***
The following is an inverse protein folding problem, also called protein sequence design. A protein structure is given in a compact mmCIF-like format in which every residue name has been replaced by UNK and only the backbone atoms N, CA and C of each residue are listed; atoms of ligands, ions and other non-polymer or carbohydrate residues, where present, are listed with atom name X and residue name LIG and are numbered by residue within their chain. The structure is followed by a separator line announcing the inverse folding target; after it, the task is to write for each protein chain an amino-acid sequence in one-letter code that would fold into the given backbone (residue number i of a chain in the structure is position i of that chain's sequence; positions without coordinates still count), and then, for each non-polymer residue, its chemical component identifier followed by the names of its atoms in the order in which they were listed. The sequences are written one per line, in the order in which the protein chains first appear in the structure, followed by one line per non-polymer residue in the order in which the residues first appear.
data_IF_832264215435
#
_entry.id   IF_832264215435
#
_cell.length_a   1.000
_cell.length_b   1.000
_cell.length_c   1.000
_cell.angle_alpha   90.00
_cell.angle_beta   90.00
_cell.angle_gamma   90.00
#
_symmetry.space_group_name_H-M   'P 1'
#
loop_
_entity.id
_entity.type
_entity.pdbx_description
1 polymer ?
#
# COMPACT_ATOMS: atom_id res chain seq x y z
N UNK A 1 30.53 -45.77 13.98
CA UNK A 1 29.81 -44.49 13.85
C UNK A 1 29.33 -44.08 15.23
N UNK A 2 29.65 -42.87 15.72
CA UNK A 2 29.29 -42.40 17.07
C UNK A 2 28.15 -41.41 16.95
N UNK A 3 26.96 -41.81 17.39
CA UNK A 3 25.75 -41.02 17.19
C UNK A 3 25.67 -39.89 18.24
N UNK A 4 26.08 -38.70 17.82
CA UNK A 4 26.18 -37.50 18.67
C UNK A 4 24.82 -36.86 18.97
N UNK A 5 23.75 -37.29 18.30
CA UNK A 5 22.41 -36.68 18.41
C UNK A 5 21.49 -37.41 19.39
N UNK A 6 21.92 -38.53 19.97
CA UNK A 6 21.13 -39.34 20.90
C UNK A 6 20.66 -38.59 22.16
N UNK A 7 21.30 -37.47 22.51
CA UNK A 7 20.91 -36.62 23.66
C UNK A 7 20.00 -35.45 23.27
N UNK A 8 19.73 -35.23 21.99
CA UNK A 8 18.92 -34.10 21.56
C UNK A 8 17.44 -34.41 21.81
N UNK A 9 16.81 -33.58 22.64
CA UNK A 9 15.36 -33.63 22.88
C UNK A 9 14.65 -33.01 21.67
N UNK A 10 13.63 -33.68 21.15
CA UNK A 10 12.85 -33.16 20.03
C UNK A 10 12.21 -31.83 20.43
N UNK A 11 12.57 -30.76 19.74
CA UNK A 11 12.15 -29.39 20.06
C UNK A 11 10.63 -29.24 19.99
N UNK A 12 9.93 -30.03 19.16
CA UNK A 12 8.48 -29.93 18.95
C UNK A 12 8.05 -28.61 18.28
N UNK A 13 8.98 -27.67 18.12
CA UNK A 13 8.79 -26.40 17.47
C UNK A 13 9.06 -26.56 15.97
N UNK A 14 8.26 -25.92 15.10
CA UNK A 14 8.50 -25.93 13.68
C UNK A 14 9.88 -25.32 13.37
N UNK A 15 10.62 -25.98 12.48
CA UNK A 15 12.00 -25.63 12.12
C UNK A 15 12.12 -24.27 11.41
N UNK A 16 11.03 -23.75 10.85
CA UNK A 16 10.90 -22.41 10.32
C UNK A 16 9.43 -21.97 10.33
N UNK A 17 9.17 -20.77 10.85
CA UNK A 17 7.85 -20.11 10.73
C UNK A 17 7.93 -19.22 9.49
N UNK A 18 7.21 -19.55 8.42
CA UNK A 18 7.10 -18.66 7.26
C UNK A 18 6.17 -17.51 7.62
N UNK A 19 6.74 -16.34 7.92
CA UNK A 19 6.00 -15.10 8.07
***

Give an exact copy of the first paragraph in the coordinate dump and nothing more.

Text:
The following is an inverse protein folding problem, also called protein sequence design. A protein structure is given in a compact mmCIF-like format in which every residue name has been replaced by UNK and only the backbone atoms N, CA and C of each residue are listed; atoms of ligands, ions and other non-polymer or carbohydrate residues, where present, are listed with atom name X and residue name LIG and are numbered by residue within their chain. The structure is followed by a separator line announcing the inverse folding target; after it, the task is to write for each protein chain an amino-acid sequence in one-letter code that would fold into the given backbone (residue number i of a chain in the structure is position i of that chain's sequence; positions without coordinates still count), and then, for each non-polymer residue, its chemical component identifier followed by the names of its atoms in the order in which they were listed. The sequences are written one per line, in the order in which the protein chains first appear in the structure, followed by one line per non-polymer residue in the order in which the residues first appear.